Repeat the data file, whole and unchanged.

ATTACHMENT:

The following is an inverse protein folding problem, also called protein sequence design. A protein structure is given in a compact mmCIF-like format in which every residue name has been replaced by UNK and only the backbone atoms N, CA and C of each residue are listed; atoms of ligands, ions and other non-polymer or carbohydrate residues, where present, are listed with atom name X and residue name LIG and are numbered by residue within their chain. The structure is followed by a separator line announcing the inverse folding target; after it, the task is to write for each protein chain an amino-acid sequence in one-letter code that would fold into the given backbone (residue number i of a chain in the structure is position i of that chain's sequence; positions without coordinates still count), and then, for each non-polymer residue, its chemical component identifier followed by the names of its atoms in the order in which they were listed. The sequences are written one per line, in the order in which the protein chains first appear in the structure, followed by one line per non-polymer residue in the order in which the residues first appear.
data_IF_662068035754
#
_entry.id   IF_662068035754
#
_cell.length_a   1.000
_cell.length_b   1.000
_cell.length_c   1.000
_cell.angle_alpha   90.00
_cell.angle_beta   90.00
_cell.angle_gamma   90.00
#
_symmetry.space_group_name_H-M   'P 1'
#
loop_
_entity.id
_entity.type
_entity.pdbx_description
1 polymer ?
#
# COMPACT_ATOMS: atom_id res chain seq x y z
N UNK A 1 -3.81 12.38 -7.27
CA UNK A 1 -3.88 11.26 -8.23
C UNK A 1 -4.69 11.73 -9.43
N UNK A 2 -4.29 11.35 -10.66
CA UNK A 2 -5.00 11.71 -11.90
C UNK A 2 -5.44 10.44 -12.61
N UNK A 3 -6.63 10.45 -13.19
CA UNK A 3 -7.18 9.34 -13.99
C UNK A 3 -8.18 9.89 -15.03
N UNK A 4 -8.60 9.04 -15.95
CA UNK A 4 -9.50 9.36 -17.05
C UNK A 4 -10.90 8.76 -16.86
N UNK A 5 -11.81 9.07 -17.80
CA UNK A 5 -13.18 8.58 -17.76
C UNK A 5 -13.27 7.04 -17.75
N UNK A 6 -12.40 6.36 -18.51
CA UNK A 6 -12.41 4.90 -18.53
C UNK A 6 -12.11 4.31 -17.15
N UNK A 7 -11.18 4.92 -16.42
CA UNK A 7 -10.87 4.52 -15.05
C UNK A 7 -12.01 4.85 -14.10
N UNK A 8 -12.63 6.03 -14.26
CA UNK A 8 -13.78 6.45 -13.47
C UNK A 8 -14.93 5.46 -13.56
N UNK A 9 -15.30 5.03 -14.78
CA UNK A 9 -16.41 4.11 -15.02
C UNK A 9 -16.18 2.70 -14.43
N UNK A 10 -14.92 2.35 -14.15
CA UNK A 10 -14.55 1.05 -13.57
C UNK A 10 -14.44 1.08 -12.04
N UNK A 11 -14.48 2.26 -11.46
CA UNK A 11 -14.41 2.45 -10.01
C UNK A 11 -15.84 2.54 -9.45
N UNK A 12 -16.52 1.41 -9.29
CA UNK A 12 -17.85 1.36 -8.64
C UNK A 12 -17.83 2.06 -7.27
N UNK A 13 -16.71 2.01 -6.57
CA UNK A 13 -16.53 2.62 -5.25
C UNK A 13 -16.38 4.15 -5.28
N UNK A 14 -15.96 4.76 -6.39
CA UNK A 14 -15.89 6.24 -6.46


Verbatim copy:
The following is an inverse protein folding problem, also called protein sequence design. A protein structure is given in a compact mmCIF-like format in which every residue name has been replaced by UNK and only the backbone atoms N, CA and C of each residue are listed; atoms of ligands, ions and other non-polymer or carbohydrate residues, where present, are listed with atom name X and residue name LIG and are numbered by residue within their chain. The structure is followed by a separator line announcing the inverse folding target; after it, the task is to write for each protein chain an amino-acid sequence in one-letter code that would fold into the given backbone (residue number i of a chain in the structure is position i of that chain's sequence; positions without coordinates still count), and then, for each non-polymer residue, its chemical component identifier followed by the names of its atoms in the order in which they were listed. The sequences are written one per line, in the order in which the protein chains first appear in the structure, followed by one line per non-polymer residue in the order in which the residues first appear.
data_IF_662068035754
#
_entry.id   IF_662068035754
#
_cell.length_a   1.000
_cell.length_b   1.000
_cell.length_c   1.000
_cell.angle_alpha   90.00
_cell.angle_beta   90.00
_cell.angle_gamma   90.00
#
_symmetry.space_group_name_H-M   'P 1'
#
loop_
_entity.id
_entity.type
_entity.pdbx_description
1 polymer ?
#
# COMPACT_ATOMS: atom_id res chain seq x y z
N UNK A 1 -3.81 12.38 -7.27
CA UNK A 1 -3.88 11.26 -8.23
C UNK A 1 -4.69 11.73 -9.43
N UNK A 2 -4.29 11.35 -10.66
CA UNK A 2 -5.00 11.71 -11.90
C UNK A 2 -5.44 10.44 -12.61
N UNK A 3 -6.63 10.45 -13.19
CA UNK A 3 -7.18 9.34 -13.99
C UNK A 3 -8.18 9.89 -15.03
N UNK A 4 -8.60 9.04 -15.95
CA UNK A 4 -9.50 9.36 -17.05
C UNK A 4 -10.90 8.76 -16.86
N UNK A 5 -11.81 9.07 -17.80
CA UNK A 5 -13.18 8.58 -17.76
C UNK A 5 -13.27 7.04 -17.75
N UNK A 6 -12.40 6.36 -18.51
CA UNK A 6 -12.41 4.90 -18.53
C UNK A 6 -12.11 4.31 -17.15
N UNK A 7 -11.18 4.92 -16.42
CA UNK A 7 -10.87 4.52 -15.05
C UNK A 7 -12.01 4.85 -14.10
N UNK A 8 -12.63 6.03 -14.26
CA UNK A 8 -13.78 6.45 -13.47
C UNK A 8 -14.93 5.46 -13.56
N UNK A 9 -15.30 5.03 -14.78
CA UNK A 9 -16.41 4.11 -15.02
C UNK A 9 -16.18 2.70 -14.43
N UNK A 10 -14.92 2.35 -14.15
CA UNK A 10 -14.55 1.05 -13.57
C UNK A 10 -14.44 1.08 -12.04
N UNK A 11 -14.48 2.26 -11.46
CA UNK A 11 -14.41 2.45 -10.01
C UNK A 11 -15.84 2.54 -9.45
N UNK A 12 -16.52 1.41 -9.29
CA UNK A 12 -17.85 1.36 -8.64
C UNK A 12 -17.83 2.06 -7.27
N UNK A 13 -16.71 2.01 -6.57
CA UNK A 13 -16.53 2.62 -5.25
C UNK A 13 -16.38 4.15 -5.28
N UNK A 14 -15.96 4.76 -6.39
CA UNK A 14 -15.89 6.24 -6.46